By Elizabeth Levitan Spaid, writer of The Christian Science Monitor
The Christian Science Monitor
A GIANT wall map greets visitors to "The Ancient Americas: Art From Sacred Landscapes" exhibit at the Art Institute of Chicago. The map begins in the southwestern United States, curves down along Mexico and Central America, and ends at South America's southern tip.
It's a region unfamiliar to many North Americans. Although numerous exhibitions, movies, and TV shows this year have commemorated Columbus's arrival to the Americas 500 years ago, few have concentrated as thoroughly on the indigenous peoples who inhabited this vast land for thousands of years.
"The Ancient Americas" is a unique exhibition of pre-Columbian art and culture that spans more than 2,500 years. It took nearly six years of planning and countless meetings and delicate negotiations with the governments of Latin American countries to complete.
Sixty-four museums, mostly from Latin America and the US, lent 300 objects representing 23 cultures. Many objects - which include massive stone sculptures, intricately carved goldwork, and ornately woven, well-preserved textiles - have never been seen outside the Southern hemisphere.
The exhibition "gets people started on a journey north to south," says Richard Townsend, curator of the museum's department of Africa, Oceania, and the Americas. "I'd like for people to begin to realize that although their ancestors came from Europe or Asia or Africa, they now live in the Americas, and the cultural traditions expressed in the exhibition are part of their heritage too."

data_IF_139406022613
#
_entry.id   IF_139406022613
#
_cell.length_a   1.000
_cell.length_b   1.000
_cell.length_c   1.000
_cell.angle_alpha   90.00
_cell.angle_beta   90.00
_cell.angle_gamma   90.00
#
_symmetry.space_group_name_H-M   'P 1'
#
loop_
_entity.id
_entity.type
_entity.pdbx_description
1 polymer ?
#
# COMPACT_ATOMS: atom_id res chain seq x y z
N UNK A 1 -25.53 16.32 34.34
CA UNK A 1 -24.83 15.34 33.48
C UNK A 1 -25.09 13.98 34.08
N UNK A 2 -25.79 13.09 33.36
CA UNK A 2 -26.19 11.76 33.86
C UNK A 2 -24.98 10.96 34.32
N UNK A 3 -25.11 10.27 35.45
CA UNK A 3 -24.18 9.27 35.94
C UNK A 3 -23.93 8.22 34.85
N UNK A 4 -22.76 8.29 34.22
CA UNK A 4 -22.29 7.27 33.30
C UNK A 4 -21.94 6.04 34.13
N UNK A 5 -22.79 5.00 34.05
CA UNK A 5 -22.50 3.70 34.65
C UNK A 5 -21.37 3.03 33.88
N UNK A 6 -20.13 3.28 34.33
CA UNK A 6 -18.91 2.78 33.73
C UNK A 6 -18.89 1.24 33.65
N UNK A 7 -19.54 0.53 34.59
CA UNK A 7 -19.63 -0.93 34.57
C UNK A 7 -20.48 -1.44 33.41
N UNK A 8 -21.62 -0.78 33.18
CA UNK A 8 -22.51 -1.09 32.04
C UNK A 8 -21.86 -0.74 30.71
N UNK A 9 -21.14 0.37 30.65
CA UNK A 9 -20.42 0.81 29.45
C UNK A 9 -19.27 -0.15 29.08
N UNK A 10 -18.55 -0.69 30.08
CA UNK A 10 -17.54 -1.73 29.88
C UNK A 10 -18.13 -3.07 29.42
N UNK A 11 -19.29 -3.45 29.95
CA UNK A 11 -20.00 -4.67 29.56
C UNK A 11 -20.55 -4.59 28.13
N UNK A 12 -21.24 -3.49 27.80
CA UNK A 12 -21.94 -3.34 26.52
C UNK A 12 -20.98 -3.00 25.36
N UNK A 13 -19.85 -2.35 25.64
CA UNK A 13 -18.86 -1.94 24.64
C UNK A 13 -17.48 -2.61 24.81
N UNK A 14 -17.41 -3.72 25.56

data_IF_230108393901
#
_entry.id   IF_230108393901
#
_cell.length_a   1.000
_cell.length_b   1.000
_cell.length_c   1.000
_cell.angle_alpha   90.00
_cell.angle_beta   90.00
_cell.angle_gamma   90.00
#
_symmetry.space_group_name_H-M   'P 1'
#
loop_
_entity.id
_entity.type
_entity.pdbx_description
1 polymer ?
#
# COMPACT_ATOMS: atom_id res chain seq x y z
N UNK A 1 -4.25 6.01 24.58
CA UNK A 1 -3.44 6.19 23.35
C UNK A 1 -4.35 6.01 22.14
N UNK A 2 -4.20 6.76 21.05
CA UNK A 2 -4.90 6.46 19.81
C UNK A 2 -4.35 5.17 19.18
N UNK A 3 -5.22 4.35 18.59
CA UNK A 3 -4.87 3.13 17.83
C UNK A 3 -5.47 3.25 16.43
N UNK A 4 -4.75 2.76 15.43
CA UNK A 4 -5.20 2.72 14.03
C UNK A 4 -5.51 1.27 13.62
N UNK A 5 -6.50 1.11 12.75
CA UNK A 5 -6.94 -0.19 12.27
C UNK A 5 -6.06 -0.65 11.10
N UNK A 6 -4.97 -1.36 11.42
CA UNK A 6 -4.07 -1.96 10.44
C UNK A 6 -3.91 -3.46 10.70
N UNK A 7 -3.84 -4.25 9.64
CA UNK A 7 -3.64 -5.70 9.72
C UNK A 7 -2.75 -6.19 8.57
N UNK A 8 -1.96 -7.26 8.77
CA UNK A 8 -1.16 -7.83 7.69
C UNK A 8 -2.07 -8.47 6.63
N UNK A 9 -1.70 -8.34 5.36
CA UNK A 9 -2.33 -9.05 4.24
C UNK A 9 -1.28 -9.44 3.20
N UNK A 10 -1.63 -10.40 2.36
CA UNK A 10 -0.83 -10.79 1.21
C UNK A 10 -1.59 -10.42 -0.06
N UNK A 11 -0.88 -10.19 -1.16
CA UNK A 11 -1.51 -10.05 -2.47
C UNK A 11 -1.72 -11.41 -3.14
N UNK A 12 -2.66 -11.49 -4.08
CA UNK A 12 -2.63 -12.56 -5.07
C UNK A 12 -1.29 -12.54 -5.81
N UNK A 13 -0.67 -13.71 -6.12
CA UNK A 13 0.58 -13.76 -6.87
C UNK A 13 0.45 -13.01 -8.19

One unifying theme links the Amerindian cultures represented here. For ancient Americans, the landscape was sacred, and human society was an intimate part of nature. Artists maintained a dynamic interaction with the environment by creating architecture, painting, sculpture, and other forms of art. These creations were part of an on-going relationship with the mountains, sun, moon, animals, and plants.
This human reverence for the earth provides valuable lessons for today's industrialized world, Dr. Townsend says. "These objects don't belong to the remote past; they speak to ever-present reality.... What can be more central a problem than our own adjustment to the land - now and in the future?" he asks.
"Ancient Americas" focuses on Indian cultures in the southwestern US, Mesoamerica, and the Andean region of South America. The exhibit begins with the Mimbres culture, dating to about AD 1000 in New Mexico, and continues southward to Peru. Large black-and-white photo murals of ancient architectural landscapes adorn the walls to remind people of the interplay between monumental or small-scale objects and nature.
Although the theme of man's connection to nature is common among many cultures, the form, depth, and degree to which this relationship is artistically interpreted differs from society to society.
The Olmecs, who inhabited southern Mexico nearly 3,000 years ago, developed massive stone sculptures that depicted human figures with traits of felines. A large basalt Cave Mask has these characteristics. Found at a burial platform, its open mouth symbolizes the entrance to the realm of the ancestors, who were intermediaries between the living community and earth's regenerative powers. …